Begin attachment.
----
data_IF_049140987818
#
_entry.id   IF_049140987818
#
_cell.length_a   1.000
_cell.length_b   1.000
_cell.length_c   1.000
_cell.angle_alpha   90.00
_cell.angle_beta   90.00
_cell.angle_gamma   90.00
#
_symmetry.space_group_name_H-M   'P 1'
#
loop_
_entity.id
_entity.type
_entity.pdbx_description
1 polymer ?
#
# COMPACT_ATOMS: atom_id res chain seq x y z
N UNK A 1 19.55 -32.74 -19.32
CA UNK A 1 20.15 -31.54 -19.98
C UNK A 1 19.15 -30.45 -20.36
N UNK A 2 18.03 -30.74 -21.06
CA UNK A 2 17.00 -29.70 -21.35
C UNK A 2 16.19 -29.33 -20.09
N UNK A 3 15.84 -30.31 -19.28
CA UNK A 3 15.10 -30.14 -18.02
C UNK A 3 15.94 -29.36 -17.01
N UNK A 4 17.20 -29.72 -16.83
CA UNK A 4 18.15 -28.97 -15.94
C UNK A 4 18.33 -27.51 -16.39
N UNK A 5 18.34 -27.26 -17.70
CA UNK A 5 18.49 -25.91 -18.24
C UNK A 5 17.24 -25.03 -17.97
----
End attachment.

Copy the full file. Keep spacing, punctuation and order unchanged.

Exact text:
data_IF_049140987818
#
_entry.id   IF_049140987818
#
_cell.length_a   1.000
_cell.length_b   1.000
_cell.length_c   1.000
_cell.angle_alpha   90.00
_cell.angle_beta   90.00
_cell.angle_gamma   90.00
#
_symmetry.space_group_name_H-M   'P 1'
#
loop_
_entity.id
_entity.type
_entity.pdbx_description
1 polymer ?
#
# COMPACT_ATOMS: atom_id res chain seq x y z
N UNK A 1 19.55 -32.74 -19.32
CA UNK A 1 20.15 -31.54 -19.98
C UNK A 1 19.15 -30.45 -20.36
N UNK A 2 18.03 -30.74 -21.06
CA UNK A 2 17.00 -29.70 -21.35
C UNK A 2 16.19 -29.33 -20.09
N UNK A 3 15.84 -30.31 -19.28
CA UNK A 3 15.10 -30.14 -18.02
C UNK A 3 15.94 -29.36 -17.01
N UNK A 4 17.20 -29.72 -16.83
CA UNK A 4 18.15 -28.97 -15.94
C UNK A 4 18.33 -27.51 -16.39
N UNK A 5 18.34 -27.26 -17.70
CA UNK A 5 18.49 -25.91 -18.24
C UNK A 5 17.24 -25.03 -17.97